Watch for details of the 2014 Membership Appreciation Days and recycle opportunities at www.rock.coop.
family ties, early success
Why is it important to recycle scrap metal? It’s good for both the economy and the environment. The Institute of Scrap Recycling Industries, Inc., says, “Despite the sluggish economic recovery overall in the aftermath of the global recession, the U.S. scrap recycling industry rebounded from $54 billion in sales in 2009 to more than $90 billion in 2012. While the recovery in the U.S. labor market has been uneven, the scrap recycling industry has been at the forefront of job creation, adding more than 15,000 jobs to the economy since the beginning of 2010.”
The industry is thriving and one new company in Illinois is experiencing the growth first-hand. S.I.C. Recycling, with 25 employees, is headquartered in Riverton. Brady Bird is the President/General Manager of the company and Rhett Schrock serves as Commodities Buyer/Marketing Manager. How did they start?
S.I.C. Recyling is a wholly-owned subsidiary of Sloan Implement Company, a family-owned, full-line John Deere dealership headquartered in Assumption, Ill. It is the primary family business, with nearly 400 employees serving 12 dealers in Illinois and five in Wisconsin. “We already have the best practices and philosophy modeled from our parent company,” says Bird. “We are guided by the core values and fundamentals that have driven the growth of Sloan Implement since its inception in 1931.” He credits owners Tom Sloan, CEO, and Larry Sloan, Chairman of the Board, for leading by example. Tom has two brothers, Craig Sloan and Jim Sloan. Jim is S.I.C.’s Operations Manager and Schrock’s step-father. Tom is Bird’s father-in-law and Schrock’s Uncle.
“In the mid 1970s the family started GSI Green Systems, Inc., and from there invested in a number of other manufacturing-based operations. That is the lineage of where we come from, who we are. About five years ago, Larry started Ecovery, LLC. His son, Kevin, is CEO of Ecovery. They started as electronic waste recoverers and then evolved. Three years ago they were looking for an expansion project to their facility. The family decided to put one in the Midwest,” says Bird. “So, we now have two separate business entities here sharing resources, and we have one common owner.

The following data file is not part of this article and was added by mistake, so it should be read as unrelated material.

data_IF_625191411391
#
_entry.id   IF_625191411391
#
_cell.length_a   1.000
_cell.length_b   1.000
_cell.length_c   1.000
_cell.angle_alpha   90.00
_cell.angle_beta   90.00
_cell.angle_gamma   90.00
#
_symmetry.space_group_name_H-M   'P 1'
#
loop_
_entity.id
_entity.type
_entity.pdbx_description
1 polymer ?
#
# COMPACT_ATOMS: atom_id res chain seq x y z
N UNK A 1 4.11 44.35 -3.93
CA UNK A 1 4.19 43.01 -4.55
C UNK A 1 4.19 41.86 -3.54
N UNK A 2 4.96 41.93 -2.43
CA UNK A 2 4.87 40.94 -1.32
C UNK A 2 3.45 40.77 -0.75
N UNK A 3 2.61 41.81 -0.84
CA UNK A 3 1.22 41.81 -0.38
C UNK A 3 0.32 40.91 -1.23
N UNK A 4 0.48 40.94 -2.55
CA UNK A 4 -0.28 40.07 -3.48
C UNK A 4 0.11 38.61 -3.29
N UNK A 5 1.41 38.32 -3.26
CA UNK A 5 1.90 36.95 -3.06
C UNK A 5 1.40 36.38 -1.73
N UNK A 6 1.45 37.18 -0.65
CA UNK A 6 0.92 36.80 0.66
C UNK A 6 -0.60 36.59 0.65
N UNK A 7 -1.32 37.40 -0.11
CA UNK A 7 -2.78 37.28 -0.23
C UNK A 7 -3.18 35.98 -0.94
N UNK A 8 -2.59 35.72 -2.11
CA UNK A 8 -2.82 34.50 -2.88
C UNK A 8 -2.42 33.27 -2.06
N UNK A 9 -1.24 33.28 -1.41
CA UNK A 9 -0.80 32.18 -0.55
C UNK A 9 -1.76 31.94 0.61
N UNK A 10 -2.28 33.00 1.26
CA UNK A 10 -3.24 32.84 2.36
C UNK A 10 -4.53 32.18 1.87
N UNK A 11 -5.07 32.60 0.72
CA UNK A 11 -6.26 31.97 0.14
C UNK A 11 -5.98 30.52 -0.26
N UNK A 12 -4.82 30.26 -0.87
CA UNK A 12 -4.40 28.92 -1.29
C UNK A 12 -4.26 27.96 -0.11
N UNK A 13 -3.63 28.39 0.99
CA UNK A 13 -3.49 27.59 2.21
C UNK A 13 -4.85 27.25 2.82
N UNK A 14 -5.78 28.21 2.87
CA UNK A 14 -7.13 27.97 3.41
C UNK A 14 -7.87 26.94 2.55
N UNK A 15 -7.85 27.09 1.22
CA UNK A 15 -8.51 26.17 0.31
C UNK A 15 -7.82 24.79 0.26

“We commenced operations in August of 2012 and in 2013 hit the ground running. We initially focused our effort on copper-aluminum radiators that come out of the HVAC market. Our equipment is all about size reduction and separation of equipment. Once we got that off the ground we added our expansion project, doubling our facility to 75,000 square feet. We will add a third shift to accommodate the recent expansion. Our plan has always been to grow, same as all of our family businesses.”
Technology drives the process, according to Bird. “It’s all about operational efficiencies, being able to quickly, safely, efficiently and effectively process and separate equipment. We test the materials for quality in our in-house lab.”
The company now specializes in copper and aluminum radiators, insulated copper wire and wire harnesses and aluminum-conductor steel-reinforced (ACSR) cable. According to Schrock, S.I.C. processes approximately three million pounds of material per month and has the capacity to process in excess of 30 million pounds annually. In addition to recycling, the company also produces #1 copper flake and chops, #2 copper chops, aluminum shred, Grad 1 aluminum briquettes and EC chops.
“We serve a 500-mile radius and are very niche by design,” Schrock says. “We now have the process for the ACSR in place, which opens up brand new markets with regard to finished product. We can source additional items from existing suppliers, scrap yards for example, for the radiators, and we buy from 28 states, where we can be competitive and freight isn’t a differentiating factor.”
“We constantly want to evolve and grow. Partnering with different organizations, like the Association of Illinois Electric Cooperatives helps expand that scope,” Bird says. “Cooperatives, municipalities and groups that generate that type of material make sense for us, but more importantly for those groups, to find cost-savings and value.”